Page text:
What If Employees Knew How Harmful a Simple ‘Hi’ Can Be…

What If Employees Knew How Harmful a Simple ‘Hi’ Can Be…

Did you know how seriously destructive or life threatening small and seemingly unimportant everyday action such as receiving a “hi” text message can be?

How is it that a simple “hi” be harmful you might ask? After all it’s hardly a threatening word, right? Most of us would agree a normal “hi” isn’t harmful, however for those of us exposed to domestic and family violence, this one word can create sheer terror in an instant.

This is exactly what happened to one of my clients Jane recently. She was at work and everything was on track for her to deliver on a tight midday deadline when everything went unexpectedly pear-shaped. You see, Jane had just stopped to get a cup of coffee when she found that “Hi!” text on her phone and in an instant her world stopped dead in its tracks.

Did you know receiving one word like this can immediately turn a person at risk of violence inside out at work, leaving them literally shaking in fear? This can often send staff straight into a state of hyper-vigilance and that’s exactly what happened to Jane.

Ok, so you may ask, what does hyper-vigilant mean?

Well, it’s just like what happened to Jane. It’s when you become immediately anxious and more often than not, you automatically go straight into survival mode in an attempt to protect yourself and your family, it’s where all else is forgotten in that moment.

Receiving that “hi” message can create an instantaneous heightened sense of alertness and without realising, you may automatically begin scanning your surroundings for sights, sounds, people or behaviours known to you to bring about threats. That one seemingly harmless word can often be a significant warning sign real danger is near.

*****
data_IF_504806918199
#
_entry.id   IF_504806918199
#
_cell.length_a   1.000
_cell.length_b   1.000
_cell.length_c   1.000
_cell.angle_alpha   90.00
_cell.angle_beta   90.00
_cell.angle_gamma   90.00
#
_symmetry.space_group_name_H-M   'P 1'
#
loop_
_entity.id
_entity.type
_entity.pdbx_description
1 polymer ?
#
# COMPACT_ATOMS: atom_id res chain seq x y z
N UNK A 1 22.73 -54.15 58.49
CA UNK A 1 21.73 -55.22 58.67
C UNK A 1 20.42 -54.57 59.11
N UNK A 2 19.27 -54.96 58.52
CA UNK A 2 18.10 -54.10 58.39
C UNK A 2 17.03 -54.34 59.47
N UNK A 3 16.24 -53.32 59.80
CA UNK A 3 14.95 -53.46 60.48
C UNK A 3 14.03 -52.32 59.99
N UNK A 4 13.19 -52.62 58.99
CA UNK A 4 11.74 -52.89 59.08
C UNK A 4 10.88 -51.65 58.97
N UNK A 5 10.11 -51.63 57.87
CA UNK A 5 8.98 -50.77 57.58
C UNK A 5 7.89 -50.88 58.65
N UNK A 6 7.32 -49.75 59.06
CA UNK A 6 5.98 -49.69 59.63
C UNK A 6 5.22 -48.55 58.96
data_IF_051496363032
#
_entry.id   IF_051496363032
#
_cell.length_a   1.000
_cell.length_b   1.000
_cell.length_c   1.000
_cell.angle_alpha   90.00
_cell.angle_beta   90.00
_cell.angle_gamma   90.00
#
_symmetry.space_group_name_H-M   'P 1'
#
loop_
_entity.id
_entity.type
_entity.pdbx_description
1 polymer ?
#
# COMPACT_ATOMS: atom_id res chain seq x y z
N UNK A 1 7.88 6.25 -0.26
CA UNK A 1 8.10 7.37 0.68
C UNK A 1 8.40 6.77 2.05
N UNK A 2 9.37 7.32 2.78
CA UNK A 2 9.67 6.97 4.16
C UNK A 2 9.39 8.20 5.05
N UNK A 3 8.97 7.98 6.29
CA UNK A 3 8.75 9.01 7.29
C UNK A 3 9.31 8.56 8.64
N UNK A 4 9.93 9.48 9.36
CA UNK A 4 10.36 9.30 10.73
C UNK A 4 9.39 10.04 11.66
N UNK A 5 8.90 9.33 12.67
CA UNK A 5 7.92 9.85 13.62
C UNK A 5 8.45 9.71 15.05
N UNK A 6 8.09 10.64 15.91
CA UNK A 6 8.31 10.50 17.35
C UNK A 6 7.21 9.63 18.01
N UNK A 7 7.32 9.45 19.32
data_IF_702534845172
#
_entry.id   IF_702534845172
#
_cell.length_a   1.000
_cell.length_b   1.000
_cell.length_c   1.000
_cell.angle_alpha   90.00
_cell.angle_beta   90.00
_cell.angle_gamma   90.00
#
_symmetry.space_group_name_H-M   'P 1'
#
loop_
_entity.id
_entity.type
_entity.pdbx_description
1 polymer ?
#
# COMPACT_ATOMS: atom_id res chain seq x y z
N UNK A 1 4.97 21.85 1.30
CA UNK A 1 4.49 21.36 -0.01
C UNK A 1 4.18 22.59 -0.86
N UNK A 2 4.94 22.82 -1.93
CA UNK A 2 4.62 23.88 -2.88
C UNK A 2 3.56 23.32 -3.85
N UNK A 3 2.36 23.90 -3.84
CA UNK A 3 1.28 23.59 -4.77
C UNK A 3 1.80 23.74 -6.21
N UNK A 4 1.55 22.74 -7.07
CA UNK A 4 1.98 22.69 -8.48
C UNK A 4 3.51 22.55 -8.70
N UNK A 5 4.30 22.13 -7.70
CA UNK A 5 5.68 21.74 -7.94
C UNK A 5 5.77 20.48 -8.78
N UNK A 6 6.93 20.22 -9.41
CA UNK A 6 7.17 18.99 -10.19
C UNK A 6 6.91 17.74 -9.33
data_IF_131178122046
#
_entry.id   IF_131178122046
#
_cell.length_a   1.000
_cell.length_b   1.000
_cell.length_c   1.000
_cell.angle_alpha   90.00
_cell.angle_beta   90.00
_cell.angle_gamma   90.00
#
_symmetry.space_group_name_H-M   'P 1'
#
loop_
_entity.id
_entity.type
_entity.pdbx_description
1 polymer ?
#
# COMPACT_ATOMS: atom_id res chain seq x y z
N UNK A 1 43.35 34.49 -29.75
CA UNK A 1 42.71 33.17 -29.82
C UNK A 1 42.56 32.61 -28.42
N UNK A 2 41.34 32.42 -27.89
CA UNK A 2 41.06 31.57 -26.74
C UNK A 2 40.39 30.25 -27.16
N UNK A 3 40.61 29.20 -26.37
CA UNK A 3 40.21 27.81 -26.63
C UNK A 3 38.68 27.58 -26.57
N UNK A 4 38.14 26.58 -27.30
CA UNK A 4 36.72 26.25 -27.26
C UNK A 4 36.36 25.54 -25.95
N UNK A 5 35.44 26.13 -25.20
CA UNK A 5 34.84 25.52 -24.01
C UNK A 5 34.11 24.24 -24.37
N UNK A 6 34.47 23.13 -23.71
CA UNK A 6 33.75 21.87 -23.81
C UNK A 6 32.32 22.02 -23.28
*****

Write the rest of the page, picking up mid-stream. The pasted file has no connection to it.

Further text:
Someone or something may silently happen to trigger this reaction, just like it did for Jane – after all no one else at her work knew what was really going on for her in that moment other than she missed her deadline and didn’t meet the required performance criteria. Jane was born into a wealthy family, was well qualified as a lawyer and no one would have ever guessed what was happening in her private life and the impacts it was having on her work.

Just imagine if we were like Jane – how could any one of us could begin to concentrate on work or day-to-day tasks if we were faced with the immediacy of real and significant danger? Research shows us for people in these precarious situations it, “can have a profound effect on people’s ability to work, health and financial situation. [#1]

These clever forms of intimidation, fear and subtle threats of violence are often perceived as non-threatening or inconsequential to others, especially for those of us in the workplace who have had no experiences of being harmed (thankfully) or haven’t been educated about the signs, enabling us to understand.

Abusive and controlling actions like this are all too often unintentionally minimised and dismissed as insignificant or trivial by family, friends, neighbours, work colleagues or others. On top of this and more often than not, these trivial or minor acts aren’t recognised as forms of abuse or threats of harm.

Now don’t get me wrong, we do care and naturally want to help when we know something is wrong, but the gap often lies in the fact we can sometimes misread the true situation. This is because many of us have not have been taught to recognise the signs of domestic and family violence, even though it may be as plain as day in existence right in front of us.

So, the next time you see or over-hear a response from someone and think to yourself “that’s an odd reaction over nothing” or “gosh aren’t you being a bit over-reactive”,  I implore you to stop and think what else may be silently going on for that person.

What if you could make a difference to someone you know or work with like Jane, who may be suffering in silence right now?  The great news is it’s not hard, it’s not costly, nor does it need to be complicated!

By learning how to recognise the signs of domestic violence and knowing what to do, you too can make a difference to keep staff safe at work and feel supported.


P.S. – Don’t forget we always change names for privacy reasons.

“Enhancing Trust and Confidence – Creating Safer, More Connected Workplaces”


[1] The Australian Institute of Health and Welfare 2018, New national statistical report sheds light on family violence, viewed 18 November 2018, < https://www.aihw.gov.au/news-media/media-releases/2018/february/new-national-statistical-report-sheds-light-on-fam >.

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